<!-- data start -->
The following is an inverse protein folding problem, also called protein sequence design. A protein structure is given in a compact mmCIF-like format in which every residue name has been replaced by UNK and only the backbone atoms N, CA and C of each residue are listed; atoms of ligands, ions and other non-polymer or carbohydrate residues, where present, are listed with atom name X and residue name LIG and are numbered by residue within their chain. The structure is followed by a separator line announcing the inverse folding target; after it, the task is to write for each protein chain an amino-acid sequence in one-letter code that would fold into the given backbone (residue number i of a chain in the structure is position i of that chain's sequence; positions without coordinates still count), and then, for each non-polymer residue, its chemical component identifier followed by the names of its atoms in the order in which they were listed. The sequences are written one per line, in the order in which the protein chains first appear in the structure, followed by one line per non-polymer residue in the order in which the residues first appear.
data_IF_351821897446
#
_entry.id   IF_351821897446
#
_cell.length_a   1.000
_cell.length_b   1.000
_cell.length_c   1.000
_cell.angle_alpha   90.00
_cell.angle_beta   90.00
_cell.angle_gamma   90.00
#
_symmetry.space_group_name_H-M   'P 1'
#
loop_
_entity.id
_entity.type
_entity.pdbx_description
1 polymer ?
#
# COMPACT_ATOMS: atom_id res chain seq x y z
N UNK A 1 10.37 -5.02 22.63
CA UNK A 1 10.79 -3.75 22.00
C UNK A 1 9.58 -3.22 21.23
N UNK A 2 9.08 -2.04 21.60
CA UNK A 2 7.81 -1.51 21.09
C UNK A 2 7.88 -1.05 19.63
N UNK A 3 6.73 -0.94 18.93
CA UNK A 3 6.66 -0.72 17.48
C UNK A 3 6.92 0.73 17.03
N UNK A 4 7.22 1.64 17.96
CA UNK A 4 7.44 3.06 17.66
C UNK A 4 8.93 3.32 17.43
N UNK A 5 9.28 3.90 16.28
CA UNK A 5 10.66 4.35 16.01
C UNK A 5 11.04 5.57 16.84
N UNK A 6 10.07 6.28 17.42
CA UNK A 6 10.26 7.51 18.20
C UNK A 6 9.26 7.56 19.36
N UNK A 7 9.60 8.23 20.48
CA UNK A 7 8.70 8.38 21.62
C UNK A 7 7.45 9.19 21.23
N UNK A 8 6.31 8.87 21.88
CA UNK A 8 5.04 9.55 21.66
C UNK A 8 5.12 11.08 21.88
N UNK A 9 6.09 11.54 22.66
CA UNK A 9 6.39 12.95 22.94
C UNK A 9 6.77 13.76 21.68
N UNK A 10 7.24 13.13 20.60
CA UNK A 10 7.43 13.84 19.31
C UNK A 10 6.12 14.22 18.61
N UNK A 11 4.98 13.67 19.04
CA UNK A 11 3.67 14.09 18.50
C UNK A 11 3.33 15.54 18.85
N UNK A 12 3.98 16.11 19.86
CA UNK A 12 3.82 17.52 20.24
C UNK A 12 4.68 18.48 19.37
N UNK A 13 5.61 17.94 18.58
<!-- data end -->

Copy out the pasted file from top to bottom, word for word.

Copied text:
The following is an inverse protein folding problem, also called protein sequence design. A protein structure is given in a compact mmCIF-like format in which every residue name has been replaced by UNK and only the backbone atoms N, CA and C of each residue are listed; atoms of ligands, ions and other non-polymer or carbohydrate residues, where present, are listed with atom name X and residue name LIG and are numbered by residue within their chain. The structure is followed by a separator line announcing the inverse folding target; after it, the task is to write for each protein chain an amino-acid sequence in one-letter code that would fold into the given backbone (residue number i of a chain in the structure is position i of that chain's sequence; positions without coordinates still count), and then, for each non-polymer residue, its chemical component identifier followed by the names of its atoms in the order in which they were listed. The sequences are written one per line, in the order in which the protein chains first appear in the structure, followed by one line per non-polymer residue in the order in which the residues first appear.
data_IF_351821897446
#
_entry.id   IF_351821897446
#
_cell.length_a   1.000
_cell.length_b   1.000
_cell.length_c   1.000
_cell.angle_alpha   90.00
_cell.angle_beta   90.00
_cell.angle_gamma   90.00
#
_symmetry.space_group_name_H-M   'P 1'
#
loop_
_entity.id
_entity.type
_entity.pdbx_description
1 polymer ?
#
# COMPACT_ATOMS: atom_id res chain seq x y z
N UNK A 1 10.37 -5.02 22.63
CA UNK A 1 10.79 -3.75 22.00
C UNK A 1 9.58 -3.22 21.23
N UNK A 2 9.08 -2.04 21.60
CA UNK A 2 7.81 -1.51 21.09
C UNK A 2 7.88 -1.05 19.63
N UNK A 3 6.73 -0.94 18.93
CA UNK A 3 6.66 -0.72 17.48
C UNK A 3 6.92 0.73 17.03
N UNK A 4 7.22 1.64 17.96
CA UNK A 4 7.44 3.06 17.66
C UNK A 4 8.93 3.32 17.43
N UNK A 5 9.28 3.90 16.28
CA UNK A 5 10.66 4.35 16.01
C UNK A 5 11.04 5.57 16.84
N UNK A 6 10.07 6.28 17.42
CA UNK A 6 10.26 7.51 18.20
C UNK A 6 9.26 7.56 19.36
N UNK A 7 9.60 8.23 20.48
CA UNK A 7 8.70 8.38 21.62
C UNK A 7 7.45 9.19 21.23
N UNK A 8 6.31 8.87 21.88
CA UNK A 8 5.04 9.55 21.66
C UNK A 8 5.12 11.08 21.88
N UNK A 9 6.09 11.54 22.66
CA UNK A 9 6.39 12.95 22.94
C UNK A 9 6.77 13.76 21.68
N UNK A 10 7.24 13.13 20.60
CA UNK A 10 7.43 13.84 19.31
C UNK A 10 6.12 14.22 18.61
N UNK A 11 4.98 13.67 19.04
CA UNK A 11 3.67 14.09 18.50
C UNK A 11 3.33 15.54 18.85
N UNK A 12 3.98 16.11 19.86
CA UNK A 12 3.82 17.52 20.24
C UNK A 12 4.68 18.48 19.37
N UNK A 13 5.61 17.94 18.58